At last, even the mainstream media is starting to admit that a North-South summit, followed by a miraculous U.S.-DPRK summit, will not transform the world overnight. Neither President Moon nor President Trump is capable of parting the waters like Moses, or of raising the dead like Jesus.
They can make powerful symbolic actions which, if preceded by, and followed up with, long-term systematic efforts by government, industry and civil society could be transformative.
But without a broad mandate to support the preparation for integration and its implementation, there is a risk that a perception of incompleteness will overshadow the light of hope and progress.
For my part, I have not been invited to a single meeting of citizens to discuss engagement with North Korea. If I have not even heard of any such an effort in my neighborhood. I fear that we are expecting miracles from politicians.
The strategy behind these summit meetings cannot be one of slow progress. We have gone too far in the rhetoric of confrontation and the literal preparations for war, this time. Unlike previous South-North summits, we cannot afford to focus only on the reopening the Gumgang Mountain Tourist Park, or meetings of separated families.
Nor can the summits focus on only the entirely unrealistic demand for unilateral denuclearization of North Korea ― which we all know will never happen outside of a large comprehensive deal. The current Trump administration is incapable of negotiating and implementing such a deal because it has stripped government of all experts.
The summits must indicate, symbolically and substantively, a fundamental shift in the relationship between the Republic of Korea and the Democratic People’s Republic of Korea, and, in order to make that work, a transformation of relations between the U.S., China, Russia and Japan.
The tensions between the U.S. and China, and between the U.S. and Russia, not to mention Japanese disagreements with China, can be a reason to say that such a grand bargain would be a pipe dream.
Yet, one could argue also that precisely because we face the possibility of world war, this is a rare moment when otherwise bored and detached bureaucrats and politicians may be forced to take transformative actions they otherwise would not consider.
The crux of the problem on the Korean Peninsula is security. And this time we must stop trying to put off war, conflict or friction for weeks or months and rather focus all effort on establishing long-term security. This move would signify a change in the meaning of the word “security” that is akin to the transformation of states, like ice to water, or water to steam. Although the nature of security, like H2O, remains the same, its configuration will be profoundly altered.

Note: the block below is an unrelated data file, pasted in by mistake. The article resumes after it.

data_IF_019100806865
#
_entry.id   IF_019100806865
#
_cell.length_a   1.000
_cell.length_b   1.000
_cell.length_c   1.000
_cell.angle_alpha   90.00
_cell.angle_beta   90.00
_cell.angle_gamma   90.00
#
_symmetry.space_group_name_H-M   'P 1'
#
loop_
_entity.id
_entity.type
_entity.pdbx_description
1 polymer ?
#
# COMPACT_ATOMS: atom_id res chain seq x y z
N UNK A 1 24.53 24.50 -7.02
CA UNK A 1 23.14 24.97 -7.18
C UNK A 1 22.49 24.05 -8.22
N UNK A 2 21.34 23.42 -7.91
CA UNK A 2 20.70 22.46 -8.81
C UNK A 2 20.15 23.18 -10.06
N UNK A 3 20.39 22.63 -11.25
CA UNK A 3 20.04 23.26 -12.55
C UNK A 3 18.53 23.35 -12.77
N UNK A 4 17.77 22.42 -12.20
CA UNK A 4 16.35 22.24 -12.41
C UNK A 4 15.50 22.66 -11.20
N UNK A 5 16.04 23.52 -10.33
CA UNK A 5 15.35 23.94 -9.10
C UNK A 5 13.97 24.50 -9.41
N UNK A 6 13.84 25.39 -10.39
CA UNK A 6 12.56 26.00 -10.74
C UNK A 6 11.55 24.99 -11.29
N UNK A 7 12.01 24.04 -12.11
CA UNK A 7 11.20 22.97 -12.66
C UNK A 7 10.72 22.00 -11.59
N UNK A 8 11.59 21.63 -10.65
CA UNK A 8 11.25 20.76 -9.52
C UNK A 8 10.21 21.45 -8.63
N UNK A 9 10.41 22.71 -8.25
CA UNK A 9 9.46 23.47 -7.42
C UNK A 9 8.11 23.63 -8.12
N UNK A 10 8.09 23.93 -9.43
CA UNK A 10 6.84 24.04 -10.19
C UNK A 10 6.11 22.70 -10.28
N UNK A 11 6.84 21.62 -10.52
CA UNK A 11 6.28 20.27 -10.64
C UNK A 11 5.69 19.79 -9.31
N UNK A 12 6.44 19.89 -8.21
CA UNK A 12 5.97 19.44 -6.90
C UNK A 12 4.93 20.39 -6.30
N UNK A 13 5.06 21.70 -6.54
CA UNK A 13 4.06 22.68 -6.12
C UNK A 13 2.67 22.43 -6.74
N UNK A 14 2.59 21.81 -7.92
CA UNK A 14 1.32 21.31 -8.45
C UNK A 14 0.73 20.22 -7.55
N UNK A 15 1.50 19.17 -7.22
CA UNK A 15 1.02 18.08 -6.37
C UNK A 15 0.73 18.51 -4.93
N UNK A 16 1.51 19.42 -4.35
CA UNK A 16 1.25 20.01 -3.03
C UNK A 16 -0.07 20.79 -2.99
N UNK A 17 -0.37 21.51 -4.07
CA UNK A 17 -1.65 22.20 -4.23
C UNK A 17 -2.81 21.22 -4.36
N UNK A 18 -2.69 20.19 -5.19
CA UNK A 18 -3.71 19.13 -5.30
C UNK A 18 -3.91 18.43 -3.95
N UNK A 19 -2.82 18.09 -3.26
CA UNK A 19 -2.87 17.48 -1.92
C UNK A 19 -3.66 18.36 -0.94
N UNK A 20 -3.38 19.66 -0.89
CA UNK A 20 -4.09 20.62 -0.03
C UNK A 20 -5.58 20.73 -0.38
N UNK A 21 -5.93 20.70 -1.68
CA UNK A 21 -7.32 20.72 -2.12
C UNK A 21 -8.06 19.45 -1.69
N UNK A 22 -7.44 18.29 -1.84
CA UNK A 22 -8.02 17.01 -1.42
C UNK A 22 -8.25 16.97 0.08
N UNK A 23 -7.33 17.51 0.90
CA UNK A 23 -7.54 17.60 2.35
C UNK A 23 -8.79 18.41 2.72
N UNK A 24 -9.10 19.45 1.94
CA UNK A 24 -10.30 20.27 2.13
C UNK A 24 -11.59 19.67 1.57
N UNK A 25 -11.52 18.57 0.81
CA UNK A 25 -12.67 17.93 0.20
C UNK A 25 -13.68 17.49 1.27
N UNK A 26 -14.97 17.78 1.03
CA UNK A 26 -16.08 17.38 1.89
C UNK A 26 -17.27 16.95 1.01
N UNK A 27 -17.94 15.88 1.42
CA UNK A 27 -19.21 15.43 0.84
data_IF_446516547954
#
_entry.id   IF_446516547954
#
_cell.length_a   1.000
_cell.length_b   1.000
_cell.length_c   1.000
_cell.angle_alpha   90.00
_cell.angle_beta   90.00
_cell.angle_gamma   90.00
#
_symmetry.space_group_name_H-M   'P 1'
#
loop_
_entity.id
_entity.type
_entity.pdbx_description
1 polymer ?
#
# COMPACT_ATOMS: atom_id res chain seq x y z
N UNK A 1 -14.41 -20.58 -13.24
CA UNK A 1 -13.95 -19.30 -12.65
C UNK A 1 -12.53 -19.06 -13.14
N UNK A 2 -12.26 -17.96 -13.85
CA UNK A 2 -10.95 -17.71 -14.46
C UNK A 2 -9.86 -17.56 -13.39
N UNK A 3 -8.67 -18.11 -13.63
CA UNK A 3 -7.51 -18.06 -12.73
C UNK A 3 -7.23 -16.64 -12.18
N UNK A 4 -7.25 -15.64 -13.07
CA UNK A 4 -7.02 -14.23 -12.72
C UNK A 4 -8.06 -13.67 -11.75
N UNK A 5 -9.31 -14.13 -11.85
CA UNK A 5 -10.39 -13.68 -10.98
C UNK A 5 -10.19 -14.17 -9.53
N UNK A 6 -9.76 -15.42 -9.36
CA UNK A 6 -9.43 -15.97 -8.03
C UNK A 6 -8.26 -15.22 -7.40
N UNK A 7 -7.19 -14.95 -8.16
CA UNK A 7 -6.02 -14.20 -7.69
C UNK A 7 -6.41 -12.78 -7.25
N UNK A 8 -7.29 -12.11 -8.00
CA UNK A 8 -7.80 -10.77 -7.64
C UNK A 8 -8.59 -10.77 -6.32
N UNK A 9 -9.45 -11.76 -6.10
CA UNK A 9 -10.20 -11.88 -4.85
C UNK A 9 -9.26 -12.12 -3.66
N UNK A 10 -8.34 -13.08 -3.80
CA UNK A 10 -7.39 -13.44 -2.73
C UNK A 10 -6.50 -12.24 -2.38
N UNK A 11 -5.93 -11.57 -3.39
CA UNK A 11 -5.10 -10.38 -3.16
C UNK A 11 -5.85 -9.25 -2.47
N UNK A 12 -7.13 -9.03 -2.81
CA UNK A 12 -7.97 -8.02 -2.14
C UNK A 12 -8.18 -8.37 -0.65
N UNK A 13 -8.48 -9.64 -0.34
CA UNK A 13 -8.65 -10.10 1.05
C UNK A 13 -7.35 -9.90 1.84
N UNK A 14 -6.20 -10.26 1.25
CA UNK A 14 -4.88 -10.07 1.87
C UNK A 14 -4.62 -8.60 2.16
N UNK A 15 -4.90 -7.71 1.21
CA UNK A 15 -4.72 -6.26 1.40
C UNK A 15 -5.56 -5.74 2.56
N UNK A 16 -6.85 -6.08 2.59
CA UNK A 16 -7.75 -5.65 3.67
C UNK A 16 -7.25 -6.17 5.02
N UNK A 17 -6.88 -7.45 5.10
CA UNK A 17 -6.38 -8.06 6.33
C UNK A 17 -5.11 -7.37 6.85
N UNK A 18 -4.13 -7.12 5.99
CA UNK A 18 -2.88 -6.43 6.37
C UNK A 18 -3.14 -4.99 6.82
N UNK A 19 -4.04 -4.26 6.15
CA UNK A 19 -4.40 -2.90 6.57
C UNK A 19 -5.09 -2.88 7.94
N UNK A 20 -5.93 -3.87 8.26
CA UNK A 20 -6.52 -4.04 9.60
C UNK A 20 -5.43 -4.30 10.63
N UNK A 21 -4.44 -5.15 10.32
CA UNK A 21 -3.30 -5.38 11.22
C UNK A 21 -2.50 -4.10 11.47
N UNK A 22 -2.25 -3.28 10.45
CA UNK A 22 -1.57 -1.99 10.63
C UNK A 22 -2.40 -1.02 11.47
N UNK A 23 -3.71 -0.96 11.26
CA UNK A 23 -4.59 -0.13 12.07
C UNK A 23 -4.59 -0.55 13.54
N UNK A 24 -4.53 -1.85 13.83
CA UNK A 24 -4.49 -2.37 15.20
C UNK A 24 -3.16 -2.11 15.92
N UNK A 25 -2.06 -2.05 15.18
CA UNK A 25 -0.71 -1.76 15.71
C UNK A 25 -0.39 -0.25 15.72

So, what are the security issues for the Korean Peninsula, and for Northeast Asia? If you look at the newspapers, the overwhelming focus is on denuclearizing North Korea, and insisting that North Korea do so unconditionally as a precondition for future normalization of relations.
But let us be honest with ourselves for a moment. The Trump administration has swung from suggestions of eating a hamburger with Kim Jung-un, to threatening a preemptive nuclear strike, to arguing for the strictest sanctions in history, to suddenly agreeing to a Trump-Kim summit without any clear commitment to any meaningful dialog with North Korea.
The first step towards real security means starting a serious debate on the topic that is transparent, independent of special interests pushing particular weapons systems, and that involves citizens directly. If we have an honest dialog among ourselves about what security means, that will allow us to reach a meaningful consensus that is not dictated from above.
Yet the discussion on security on the Korean Peninsula is drifting further and further away from reality, especially because the U.S. refuses to recognize North Korea as a nation with nuclear weapons, even though it clearly is.
It is far more important to establish what are shared security concerns between North Korea and South Korea, and other nations in the region, as the basis for an agreement. That would be a strong base for future progress, rather than insisting that North Korea give up all nuclear weapons and related technology while insisting that the U.S. is entirely entitled, in violation of the Non-proliferation Treaty that it signed, to invest a trillion dollars in next-generation nuclear weapons. Such a demand of North Korea does nothing to find common ground and will fail.